top of page

The Small-Talk of Poetry

by Joseph Turner

Poetry, Wallace Stevens once said, is ‘the renovation of experience’. In Sasha Dugdale’s forceful interrogations, Daisy Lafarge’s oblique experiments, and Angela Leighton’s virtuosic wit, we encounter poets who are energised by poetry’s double capacity both to lend artistic form to experience, and to expose the deformations that underlie art. These poets are enlivened by the ability of what Leighton calls ‘the small-talk of a poem’ – its repertoire of tiny formal devices – to get to ‘the heart of things’.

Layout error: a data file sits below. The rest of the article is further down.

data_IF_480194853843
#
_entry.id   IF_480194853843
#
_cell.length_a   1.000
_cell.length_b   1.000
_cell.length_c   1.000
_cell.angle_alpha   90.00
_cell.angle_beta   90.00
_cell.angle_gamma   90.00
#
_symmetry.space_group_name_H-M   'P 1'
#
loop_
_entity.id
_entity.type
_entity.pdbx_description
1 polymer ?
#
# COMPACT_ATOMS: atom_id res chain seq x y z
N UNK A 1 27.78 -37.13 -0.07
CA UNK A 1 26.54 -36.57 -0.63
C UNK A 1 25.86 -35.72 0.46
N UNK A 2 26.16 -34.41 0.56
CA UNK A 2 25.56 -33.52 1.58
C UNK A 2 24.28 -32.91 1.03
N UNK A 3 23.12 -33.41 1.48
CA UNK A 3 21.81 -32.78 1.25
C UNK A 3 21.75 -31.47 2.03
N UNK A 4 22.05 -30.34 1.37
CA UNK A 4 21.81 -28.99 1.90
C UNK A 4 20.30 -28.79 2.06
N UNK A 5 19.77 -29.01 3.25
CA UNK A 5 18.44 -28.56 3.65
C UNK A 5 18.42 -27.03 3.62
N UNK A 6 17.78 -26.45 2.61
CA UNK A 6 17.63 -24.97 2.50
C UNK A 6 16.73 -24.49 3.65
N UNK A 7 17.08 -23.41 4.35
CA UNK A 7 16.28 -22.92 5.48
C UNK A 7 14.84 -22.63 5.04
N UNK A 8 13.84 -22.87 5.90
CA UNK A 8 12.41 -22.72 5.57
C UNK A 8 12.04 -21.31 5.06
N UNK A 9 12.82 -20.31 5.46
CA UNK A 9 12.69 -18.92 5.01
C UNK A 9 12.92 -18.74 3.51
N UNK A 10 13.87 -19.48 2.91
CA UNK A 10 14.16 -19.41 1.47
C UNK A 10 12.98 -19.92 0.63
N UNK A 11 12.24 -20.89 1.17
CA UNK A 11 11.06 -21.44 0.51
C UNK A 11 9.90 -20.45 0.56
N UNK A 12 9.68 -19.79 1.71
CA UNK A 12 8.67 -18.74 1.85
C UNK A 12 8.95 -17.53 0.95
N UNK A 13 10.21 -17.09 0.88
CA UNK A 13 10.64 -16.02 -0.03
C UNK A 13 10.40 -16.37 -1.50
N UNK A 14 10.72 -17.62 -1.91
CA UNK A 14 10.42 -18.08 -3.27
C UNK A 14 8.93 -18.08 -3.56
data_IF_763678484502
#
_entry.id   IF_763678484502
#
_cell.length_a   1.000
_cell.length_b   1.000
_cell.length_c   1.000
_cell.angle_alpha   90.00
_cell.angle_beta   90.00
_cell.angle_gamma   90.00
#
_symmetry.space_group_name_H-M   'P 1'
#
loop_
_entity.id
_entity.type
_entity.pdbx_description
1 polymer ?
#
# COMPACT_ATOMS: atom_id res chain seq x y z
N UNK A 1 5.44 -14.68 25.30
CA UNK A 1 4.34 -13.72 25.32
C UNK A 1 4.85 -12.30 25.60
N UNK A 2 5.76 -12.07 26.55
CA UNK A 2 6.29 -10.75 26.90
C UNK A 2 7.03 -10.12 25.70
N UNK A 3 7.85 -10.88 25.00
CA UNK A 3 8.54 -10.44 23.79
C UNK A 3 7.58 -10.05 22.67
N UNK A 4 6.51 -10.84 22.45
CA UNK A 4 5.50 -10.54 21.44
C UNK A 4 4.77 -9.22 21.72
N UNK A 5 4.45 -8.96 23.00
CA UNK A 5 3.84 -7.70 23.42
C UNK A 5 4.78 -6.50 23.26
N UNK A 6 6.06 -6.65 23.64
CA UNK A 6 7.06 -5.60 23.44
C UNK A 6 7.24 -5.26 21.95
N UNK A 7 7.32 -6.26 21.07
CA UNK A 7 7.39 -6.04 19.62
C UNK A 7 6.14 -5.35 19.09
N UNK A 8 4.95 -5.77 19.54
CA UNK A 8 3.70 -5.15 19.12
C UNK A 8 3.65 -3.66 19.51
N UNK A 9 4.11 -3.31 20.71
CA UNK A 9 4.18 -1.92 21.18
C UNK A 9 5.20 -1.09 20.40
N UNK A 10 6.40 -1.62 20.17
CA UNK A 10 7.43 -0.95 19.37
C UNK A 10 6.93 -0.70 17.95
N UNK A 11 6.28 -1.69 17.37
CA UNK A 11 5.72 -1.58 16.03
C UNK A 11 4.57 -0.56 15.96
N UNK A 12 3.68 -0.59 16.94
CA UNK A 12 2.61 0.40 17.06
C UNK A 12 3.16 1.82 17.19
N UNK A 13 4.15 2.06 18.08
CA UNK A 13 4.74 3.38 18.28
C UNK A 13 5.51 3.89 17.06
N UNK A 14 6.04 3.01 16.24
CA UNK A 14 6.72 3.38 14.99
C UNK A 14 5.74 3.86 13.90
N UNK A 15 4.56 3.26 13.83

Deformations declares an interest in the potentially damaging or destructive effects of art, in the discomforting reality that the shapely, beautiful formations which it specialises in making might also involve deformation – not only of the artist, but of others too. Dugdale has described art as ‘the resting place of trauma, disaster, hard things and high feelings’ which simultaneously works to ‘cover those things over’, and such a sense of its possible concealments runs throughout her collection. Its first sequence, ‘Welfare Handbook’, draws on the life of Eric Gill, the English sculptor, printmaker, and visual artist who, we now know, sexually abused his daughters. Such difficult subject matter never manages to overwhelm or sensationalise the probing interrogation of aesthetic subjectivity done by the poetry. Dugdale places trauma in the painfully familiar world of everyday life. Her conversational manner deftly captures moments of quotidian unease – ‘but I understand now, / because in that offering of tea and the chaste kiss / he makes the unthinkable consistent with the thinkable’ – as well as more overtly disturbing episodes in the life of the artist, as in ‘Sexual Antinomianism’: ‘the mystery of the silent nights when / the mysteries of sex were illuminated / and they turned out to be the usual / mechanical insults’. The agility with which the poems move between the familiar and the horrifying enacts the terrible consistency being evoked. ‘Unthinkable’ acts of violence and abuse are shown to be grimly predictable in a cold and soulless language of ‘mechanical’ intimacy.